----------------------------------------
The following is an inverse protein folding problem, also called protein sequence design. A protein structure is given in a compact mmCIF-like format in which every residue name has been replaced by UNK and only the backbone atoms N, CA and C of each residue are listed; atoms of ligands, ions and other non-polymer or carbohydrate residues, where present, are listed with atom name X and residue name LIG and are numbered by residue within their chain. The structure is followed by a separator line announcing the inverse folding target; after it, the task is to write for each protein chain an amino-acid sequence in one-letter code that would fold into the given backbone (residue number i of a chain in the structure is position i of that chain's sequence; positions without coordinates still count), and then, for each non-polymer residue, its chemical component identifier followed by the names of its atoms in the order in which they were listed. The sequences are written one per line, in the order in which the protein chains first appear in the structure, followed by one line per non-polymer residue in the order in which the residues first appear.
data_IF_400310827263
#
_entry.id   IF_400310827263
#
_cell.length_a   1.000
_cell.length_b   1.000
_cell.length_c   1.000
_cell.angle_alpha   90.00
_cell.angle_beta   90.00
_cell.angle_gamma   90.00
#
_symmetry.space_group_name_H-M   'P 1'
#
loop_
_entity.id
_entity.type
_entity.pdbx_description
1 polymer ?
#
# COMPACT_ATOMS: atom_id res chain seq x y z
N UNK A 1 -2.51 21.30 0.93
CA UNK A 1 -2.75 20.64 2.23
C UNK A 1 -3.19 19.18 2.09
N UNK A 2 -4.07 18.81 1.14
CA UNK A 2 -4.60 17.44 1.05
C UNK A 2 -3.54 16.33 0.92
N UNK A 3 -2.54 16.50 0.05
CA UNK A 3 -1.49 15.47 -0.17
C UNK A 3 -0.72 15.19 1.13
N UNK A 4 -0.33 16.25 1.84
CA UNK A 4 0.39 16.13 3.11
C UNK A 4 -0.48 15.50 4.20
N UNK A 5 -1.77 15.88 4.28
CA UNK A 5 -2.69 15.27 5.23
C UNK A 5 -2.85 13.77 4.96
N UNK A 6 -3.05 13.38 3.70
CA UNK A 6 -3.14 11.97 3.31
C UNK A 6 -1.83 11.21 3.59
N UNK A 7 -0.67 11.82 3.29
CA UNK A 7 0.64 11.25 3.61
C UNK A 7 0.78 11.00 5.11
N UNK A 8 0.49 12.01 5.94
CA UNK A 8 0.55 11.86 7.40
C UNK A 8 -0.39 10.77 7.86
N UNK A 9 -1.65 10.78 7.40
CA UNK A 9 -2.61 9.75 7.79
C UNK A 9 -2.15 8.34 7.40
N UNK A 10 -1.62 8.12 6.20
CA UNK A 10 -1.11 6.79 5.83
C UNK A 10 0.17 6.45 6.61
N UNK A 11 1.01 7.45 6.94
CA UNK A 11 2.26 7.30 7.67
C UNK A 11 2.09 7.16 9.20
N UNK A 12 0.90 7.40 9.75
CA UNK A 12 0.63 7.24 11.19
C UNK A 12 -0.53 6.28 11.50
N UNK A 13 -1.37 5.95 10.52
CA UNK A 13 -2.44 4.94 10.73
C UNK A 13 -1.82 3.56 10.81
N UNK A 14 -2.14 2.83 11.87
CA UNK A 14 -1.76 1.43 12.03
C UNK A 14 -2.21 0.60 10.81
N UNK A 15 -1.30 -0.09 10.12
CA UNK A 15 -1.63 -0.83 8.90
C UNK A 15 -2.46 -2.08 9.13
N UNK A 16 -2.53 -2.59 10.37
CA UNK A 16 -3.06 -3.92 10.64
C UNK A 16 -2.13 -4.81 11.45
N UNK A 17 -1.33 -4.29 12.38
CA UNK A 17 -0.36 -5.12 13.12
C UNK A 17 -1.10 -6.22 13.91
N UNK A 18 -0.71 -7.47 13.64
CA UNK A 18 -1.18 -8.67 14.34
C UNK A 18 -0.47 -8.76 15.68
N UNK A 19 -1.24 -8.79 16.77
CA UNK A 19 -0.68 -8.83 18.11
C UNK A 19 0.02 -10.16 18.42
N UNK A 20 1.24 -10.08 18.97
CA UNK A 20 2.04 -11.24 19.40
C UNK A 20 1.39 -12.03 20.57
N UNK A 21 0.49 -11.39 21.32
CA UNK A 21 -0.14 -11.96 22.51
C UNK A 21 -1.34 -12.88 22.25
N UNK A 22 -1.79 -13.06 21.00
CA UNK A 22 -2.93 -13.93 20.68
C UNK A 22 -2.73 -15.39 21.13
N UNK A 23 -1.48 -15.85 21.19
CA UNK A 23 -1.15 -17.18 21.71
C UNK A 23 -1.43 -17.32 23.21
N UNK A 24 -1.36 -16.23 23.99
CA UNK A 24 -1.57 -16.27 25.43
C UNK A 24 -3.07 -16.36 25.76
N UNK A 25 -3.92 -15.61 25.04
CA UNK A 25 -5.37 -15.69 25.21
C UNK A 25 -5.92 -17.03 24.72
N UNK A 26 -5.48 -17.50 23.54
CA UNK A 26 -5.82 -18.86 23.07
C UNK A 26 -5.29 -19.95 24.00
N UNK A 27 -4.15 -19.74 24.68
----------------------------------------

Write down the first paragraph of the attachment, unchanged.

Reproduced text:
The following is an inverse protein folding problem, also called protein sequence design. A protein structure is given in a compact mmCIF-like format in which every residue name has been replaced by UNK and only the backbone atoms N, CA and C of each residue are listed; atoms of ligands, ions and other non-polymer or carbohydrate residues, where present, are listed with atom name X and residue name LIG and are numbered by residue within their chain. The structure is followed by a separator line announcing the inverse folding target; after it, the task is to write for each protein chain an amino-acid sequence in one-letter code that would fold into the given backbone (residue number i of a chain in the structure is position i of that chain's sequence; positions without coordinates still count), and then, for each non-polymer residue, its chemical component identifier followed by the names of its atoms in the order in which they were listed. The sequences are written one per line, in the order in which the protein chains first appear in the structure, followed by one line per non-polymer residue in the order in which the residues first appear.